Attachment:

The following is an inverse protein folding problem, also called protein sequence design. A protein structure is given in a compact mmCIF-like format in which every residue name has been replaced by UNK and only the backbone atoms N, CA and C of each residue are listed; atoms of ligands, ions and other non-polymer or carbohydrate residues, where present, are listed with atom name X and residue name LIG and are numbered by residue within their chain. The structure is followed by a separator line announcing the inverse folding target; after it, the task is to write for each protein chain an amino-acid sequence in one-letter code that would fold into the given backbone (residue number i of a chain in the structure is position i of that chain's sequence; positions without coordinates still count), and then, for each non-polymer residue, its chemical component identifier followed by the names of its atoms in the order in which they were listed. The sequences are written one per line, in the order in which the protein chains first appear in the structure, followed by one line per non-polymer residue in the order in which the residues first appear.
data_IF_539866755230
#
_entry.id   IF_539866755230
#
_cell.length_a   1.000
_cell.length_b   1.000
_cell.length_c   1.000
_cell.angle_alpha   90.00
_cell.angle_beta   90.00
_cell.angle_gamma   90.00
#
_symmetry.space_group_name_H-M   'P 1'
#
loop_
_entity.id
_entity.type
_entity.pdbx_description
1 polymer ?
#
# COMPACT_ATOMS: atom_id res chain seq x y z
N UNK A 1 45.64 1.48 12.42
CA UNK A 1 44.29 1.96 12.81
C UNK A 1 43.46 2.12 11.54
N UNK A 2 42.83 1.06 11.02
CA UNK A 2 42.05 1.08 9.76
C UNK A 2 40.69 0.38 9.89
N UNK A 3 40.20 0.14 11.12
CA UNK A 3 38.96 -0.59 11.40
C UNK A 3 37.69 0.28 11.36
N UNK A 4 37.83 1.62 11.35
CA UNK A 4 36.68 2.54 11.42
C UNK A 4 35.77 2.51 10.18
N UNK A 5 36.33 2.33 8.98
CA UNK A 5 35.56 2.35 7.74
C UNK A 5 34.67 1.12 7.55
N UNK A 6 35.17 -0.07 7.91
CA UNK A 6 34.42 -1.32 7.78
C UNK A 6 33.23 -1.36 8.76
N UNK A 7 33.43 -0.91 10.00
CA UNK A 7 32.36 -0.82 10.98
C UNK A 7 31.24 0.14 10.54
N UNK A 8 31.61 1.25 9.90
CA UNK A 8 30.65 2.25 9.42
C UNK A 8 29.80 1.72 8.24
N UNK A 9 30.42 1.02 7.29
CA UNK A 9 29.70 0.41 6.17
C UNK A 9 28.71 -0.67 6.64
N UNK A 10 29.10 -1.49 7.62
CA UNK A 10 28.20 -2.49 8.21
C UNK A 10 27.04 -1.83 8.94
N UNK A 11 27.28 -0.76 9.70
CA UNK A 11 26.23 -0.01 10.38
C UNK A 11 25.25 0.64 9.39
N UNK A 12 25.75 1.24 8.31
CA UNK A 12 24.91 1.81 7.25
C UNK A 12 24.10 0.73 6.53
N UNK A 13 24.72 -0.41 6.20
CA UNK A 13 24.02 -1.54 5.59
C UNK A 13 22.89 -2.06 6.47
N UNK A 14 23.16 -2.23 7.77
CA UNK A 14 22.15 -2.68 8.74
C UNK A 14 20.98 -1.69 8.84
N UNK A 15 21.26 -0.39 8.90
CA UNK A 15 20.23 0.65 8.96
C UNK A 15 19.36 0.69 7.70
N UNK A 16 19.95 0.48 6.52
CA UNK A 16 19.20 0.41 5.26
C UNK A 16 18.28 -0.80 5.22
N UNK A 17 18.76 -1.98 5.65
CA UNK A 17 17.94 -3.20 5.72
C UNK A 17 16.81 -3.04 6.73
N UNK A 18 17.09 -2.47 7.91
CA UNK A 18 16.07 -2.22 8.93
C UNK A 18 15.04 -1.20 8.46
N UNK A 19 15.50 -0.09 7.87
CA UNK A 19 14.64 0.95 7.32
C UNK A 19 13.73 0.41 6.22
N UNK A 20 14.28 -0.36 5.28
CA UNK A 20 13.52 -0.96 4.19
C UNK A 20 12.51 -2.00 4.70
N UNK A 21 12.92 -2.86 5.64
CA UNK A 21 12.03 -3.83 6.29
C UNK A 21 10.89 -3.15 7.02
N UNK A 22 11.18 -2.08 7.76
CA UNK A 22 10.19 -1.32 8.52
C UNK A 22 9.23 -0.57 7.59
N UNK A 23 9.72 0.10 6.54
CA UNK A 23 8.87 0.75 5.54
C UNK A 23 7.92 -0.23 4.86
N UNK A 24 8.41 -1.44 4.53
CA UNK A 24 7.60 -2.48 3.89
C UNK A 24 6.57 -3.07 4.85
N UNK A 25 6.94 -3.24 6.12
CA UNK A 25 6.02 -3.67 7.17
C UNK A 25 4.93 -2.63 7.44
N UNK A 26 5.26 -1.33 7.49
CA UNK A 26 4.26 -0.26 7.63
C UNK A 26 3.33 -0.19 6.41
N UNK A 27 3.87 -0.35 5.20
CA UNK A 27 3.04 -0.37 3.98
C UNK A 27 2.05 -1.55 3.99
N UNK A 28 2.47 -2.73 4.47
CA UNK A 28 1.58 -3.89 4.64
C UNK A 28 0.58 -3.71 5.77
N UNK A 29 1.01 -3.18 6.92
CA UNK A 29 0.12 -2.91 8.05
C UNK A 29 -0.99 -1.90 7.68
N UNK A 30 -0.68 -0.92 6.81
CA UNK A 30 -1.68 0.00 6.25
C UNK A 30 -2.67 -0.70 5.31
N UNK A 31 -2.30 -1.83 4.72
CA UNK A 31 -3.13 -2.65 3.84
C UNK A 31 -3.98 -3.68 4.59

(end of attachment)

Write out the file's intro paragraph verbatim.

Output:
The following is an inverse protein folding problem, also called protein sequence design. A protein structure is given in a compact mmCIF-like format in which every residue name has been replaced by UNK and only the backbone atoms N, CA and C of each residue are listed; atoms of ligands, ions and other non-polymer or carbohydrate residues, where present, are listed with atom name X and residue name LIG and are numbered by residue within their chain. The structure is followed by a separator line announcing the inverse folding target; after it, the task is to write for each protein chain an amino-acid sequence in one-letter code that would fold into the given backbone (residue number i of a chain in the structure is position i of that chain's sequence; positions without coordinates still count), and then, for each non-polymer residue, its chemical component identifier followed by the names of its atoms in the order in which they were listed. The sequences are written one per line, in the order in which the protein chains first appear in the structure, followed by one line per non-polymer residue in the order in which the residues first appear.